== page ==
• Gifts that are not more than the annual $12,000 $13,000 exclusion for the calendar year beginning in 2006 (This is called the Annual gift tax exclusion for any 12 month period, see below).
  • Tuition or medical expenses you pay directly to a medical or educational institution for someone,
  • Gifts to your spouse,
  • Gifts to a political organization for its use, and
  • Gifts to charities.
  • Annual gift tax exclusion. A separate annual gift tax exclusion applies to each person to whom you make a gift. For 2007 2010, the annual gift tax exclusion is $12,000 $13,000. Therefore, you generally can give up to $12,000 $13,000 each to any number of people in 2007 2010 and none of the gifts will be taxable. However, gifts of future interests cannot be excluded under the annual exclusion provisions. A gift of a future interest is a gift that is limited so that its use, possession, or enjoyment will begin at some point in the future. A federal Gift Tax return is filed on form 709 for taxable gifts in excess of the annual exclusion.

Filing a Gift Tax Return:

Generally, you must file a gift tax return on Form 709 if any of the following apply:
  • You gave gifts to at least one person (other than your spouse) that have a fair “cash” value of more than the annual exclusion of $12,000 $13,000 for the tax year 2007 2010.
  • You and your spouse are splitting a gift.
  • You gave your spouse an interest in property that will be ended by some future event.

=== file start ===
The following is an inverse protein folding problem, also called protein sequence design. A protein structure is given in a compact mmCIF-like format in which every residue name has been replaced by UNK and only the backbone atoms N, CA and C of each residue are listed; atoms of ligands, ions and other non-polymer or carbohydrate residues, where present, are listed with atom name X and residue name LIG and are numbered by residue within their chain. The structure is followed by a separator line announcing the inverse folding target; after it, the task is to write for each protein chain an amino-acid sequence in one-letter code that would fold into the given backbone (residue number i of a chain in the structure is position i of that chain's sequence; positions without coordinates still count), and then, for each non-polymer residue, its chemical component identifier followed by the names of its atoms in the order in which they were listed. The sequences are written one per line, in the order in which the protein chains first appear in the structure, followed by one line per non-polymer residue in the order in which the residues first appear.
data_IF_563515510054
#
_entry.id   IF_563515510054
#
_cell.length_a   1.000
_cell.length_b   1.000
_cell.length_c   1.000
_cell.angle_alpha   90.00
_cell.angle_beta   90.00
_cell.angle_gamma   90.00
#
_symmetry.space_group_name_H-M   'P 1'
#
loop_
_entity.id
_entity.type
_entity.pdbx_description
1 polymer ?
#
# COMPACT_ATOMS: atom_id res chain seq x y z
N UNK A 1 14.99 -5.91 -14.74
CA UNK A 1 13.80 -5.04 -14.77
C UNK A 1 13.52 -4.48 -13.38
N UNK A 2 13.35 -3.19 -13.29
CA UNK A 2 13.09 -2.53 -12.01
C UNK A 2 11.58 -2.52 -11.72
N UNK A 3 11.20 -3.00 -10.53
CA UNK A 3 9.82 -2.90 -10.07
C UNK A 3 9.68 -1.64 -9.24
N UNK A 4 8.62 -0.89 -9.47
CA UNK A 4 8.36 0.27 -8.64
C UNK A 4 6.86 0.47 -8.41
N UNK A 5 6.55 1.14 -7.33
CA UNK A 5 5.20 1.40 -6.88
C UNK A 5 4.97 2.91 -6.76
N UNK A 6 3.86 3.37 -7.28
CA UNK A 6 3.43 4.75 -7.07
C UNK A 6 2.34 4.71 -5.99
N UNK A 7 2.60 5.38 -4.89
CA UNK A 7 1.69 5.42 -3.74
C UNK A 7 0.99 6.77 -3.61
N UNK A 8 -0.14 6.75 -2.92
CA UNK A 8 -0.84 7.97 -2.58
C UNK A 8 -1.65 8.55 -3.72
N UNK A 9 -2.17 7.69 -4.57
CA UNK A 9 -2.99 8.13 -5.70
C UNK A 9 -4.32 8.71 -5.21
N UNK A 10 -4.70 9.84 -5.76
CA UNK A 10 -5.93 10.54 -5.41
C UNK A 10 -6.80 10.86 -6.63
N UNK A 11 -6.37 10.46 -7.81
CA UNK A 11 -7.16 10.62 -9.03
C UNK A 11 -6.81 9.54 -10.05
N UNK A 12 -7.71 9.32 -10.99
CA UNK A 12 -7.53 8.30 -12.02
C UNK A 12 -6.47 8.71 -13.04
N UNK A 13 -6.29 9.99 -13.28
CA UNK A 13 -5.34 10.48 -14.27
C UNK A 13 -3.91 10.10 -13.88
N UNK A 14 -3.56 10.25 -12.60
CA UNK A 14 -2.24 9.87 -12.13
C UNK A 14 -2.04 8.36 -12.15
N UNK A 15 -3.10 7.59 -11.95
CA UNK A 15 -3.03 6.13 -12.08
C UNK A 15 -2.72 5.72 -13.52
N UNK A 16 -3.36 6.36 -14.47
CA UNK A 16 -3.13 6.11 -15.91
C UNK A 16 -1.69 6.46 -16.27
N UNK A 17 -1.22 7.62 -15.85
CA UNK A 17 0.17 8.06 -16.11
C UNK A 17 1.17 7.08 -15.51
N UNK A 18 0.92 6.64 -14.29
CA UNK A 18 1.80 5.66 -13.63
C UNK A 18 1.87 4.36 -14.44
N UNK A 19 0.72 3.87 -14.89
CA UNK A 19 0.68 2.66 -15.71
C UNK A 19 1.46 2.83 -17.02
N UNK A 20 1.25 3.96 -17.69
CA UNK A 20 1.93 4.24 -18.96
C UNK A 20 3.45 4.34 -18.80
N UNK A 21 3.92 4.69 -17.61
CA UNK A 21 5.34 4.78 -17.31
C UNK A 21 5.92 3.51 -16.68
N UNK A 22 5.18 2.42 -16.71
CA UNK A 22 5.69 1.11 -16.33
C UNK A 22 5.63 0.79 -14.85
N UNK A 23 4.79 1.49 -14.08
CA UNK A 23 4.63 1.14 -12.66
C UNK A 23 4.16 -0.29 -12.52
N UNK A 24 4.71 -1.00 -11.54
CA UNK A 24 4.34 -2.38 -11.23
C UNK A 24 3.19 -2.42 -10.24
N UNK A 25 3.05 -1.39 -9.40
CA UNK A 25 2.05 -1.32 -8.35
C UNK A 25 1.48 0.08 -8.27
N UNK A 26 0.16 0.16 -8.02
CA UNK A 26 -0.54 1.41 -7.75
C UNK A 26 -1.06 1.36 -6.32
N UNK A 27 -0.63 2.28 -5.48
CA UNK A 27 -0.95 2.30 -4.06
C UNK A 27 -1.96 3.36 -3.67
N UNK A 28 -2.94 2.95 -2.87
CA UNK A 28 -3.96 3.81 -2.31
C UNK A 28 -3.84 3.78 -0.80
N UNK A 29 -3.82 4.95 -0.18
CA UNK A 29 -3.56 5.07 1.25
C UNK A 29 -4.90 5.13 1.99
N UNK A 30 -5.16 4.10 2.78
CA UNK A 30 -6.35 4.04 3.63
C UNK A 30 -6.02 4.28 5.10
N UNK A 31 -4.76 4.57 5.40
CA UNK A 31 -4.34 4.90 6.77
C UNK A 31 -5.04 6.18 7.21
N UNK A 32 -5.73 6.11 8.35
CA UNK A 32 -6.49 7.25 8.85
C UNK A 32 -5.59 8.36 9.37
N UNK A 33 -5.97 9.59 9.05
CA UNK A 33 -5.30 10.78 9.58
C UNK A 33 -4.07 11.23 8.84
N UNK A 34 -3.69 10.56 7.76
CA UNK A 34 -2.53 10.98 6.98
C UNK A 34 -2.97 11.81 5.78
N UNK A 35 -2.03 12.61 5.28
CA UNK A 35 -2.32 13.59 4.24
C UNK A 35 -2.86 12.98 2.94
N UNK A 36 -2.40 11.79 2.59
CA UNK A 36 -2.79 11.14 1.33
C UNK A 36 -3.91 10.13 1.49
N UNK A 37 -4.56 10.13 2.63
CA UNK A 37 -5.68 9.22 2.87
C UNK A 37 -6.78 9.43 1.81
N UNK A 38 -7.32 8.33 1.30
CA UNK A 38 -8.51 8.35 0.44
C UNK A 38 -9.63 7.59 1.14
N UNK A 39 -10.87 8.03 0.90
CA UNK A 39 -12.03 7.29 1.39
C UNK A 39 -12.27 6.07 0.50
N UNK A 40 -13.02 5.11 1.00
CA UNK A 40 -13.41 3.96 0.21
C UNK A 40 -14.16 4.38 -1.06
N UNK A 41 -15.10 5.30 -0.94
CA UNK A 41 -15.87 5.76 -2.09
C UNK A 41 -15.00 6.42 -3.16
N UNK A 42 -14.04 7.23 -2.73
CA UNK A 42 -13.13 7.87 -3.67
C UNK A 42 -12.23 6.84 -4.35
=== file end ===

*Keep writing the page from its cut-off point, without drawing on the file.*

• Your entire interest in property, if no other interest has been transferred for less than adequate consideration (less than its fair “cash” value) or for other than a charitable use; or
  • A qualified conservation contribution that is a restriction (granted forever) on the use of real property.

Estate Tax & Senior Medicaid Estate Planning:

Estate tax may apply to your taxable estate at your death. Your taxable estate is your gross estate less allowable deductions. On the date of your death, everything in your name is taxable. Take inventory of what you own: Cash, Savings and checking accounts, CDs, Stocks, Mutual Funds, Bonds, Treasuries, Exempts, Jewelry, Cars, Stamps, Boats, Paintings, and other collectibles, Real Estate … main home, vacation spot, investment realty, your Business, Interests in other businesses, Limited Partnerships, Partnerships, Mortgages and notes receivable you hold, Retirement plan benefits, IRAs, or any amounts that you expect to inherit from others.